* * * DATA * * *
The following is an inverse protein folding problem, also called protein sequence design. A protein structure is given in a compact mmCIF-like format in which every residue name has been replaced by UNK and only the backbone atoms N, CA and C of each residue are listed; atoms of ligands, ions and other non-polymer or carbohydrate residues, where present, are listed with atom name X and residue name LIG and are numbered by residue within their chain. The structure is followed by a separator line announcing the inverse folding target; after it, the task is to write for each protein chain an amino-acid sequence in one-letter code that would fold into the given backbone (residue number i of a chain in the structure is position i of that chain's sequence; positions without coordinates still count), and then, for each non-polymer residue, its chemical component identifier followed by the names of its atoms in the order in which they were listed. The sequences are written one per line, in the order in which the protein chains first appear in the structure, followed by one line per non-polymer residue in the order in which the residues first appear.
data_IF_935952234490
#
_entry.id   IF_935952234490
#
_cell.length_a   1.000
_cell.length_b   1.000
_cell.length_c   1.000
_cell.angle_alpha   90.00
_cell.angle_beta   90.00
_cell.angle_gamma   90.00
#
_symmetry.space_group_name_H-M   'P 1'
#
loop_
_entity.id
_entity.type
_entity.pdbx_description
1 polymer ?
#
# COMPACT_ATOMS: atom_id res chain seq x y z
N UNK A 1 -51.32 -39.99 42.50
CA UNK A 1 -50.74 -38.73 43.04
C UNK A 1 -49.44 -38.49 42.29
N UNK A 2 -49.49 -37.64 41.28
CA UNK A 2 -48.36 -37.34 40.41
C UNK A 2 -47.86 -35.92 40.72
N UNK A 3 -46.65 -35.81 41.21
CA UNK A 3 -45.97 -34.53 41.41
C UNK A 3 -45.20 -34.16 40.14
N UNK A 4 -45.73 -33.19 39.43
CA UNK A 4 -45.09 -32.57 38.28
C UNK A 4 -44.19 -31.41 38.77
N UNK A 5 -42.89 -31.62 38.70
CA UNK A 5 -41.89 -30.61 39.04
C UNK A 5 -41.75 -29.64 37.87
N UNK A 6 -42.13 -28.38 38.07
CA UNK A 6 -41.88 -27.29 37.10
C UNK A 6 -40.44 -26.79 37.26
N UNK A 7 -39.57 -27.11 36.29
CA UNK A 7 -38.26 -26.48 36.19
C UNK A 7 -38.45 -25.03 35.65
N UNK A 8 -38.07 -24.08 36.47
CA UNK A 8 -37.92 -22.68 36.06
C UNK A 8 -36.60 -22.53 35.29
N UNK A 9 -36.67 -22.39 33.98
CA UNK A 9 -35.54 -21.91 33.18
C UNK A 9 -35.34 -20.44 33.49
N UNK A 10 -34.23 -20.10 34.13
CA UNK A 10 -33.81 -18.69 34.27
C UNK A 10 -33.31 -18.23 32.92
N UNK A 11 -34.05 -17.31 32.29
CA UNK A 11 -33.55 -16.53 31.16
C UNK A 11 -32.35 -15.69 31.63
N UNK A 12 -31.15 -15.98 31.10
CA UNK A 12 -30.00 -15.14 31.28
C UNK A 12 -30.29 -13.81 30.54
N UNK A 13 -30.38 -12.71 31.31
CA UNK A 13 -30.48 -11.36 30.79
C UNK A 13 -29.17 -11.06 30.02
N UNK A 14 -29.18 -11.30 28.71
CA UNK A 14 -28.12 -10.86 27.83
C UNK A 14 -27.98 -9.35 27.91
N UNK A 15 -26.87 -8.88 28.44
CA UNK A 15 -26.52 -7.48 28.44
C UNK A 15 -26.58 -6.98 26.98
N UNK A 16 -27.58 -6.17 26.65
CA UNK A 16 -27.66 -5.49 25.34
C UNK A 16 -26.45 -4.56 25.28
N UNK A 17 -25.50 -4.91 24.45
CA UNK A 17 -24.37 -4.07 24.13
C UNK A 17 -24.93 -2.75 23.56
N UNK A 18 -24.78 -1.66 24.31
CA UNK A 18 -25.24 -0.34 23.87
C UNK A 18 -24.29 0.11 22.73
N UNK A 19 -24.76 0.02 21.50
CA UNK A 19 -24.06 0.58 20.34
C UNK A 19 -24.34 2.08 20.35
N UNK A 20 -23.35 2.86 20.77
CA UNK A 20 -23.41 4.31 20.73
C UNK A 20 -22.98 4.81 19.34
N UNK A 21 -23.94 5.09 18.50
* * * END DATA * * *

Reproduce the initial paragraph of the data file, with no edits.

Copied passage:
The following is an inverse protein folding problem, also called protein sequence design. A protein structure is given in a compact mmCIF-like format in which every residue name has been replaced by UNK and only the backbone atoms N, CA and C of each residue are listed; atoms of ligands, ions and other non-polymer or carbohydrate residues, where present, are listed with atom name X and residue name LIG and are numbered by residue within their chain. The structure is followed by a separator line announcing the inverse folding target; after it, the task is to write for each protein chain an amino-acid sequence in one-letter code that would fold into the given backbone (residue number i of a chain in the structure is position i of that chain's sequence; positions without coordinates still count), and then, for each non-polymer residue, its chemical component identifier followed by the names of its atoms in the order in which they were listed. The sequences are written one per line, in the order in which the protein chains first appear in the structure, followed by one line per non-polymer residue in the order in which the residues first appear.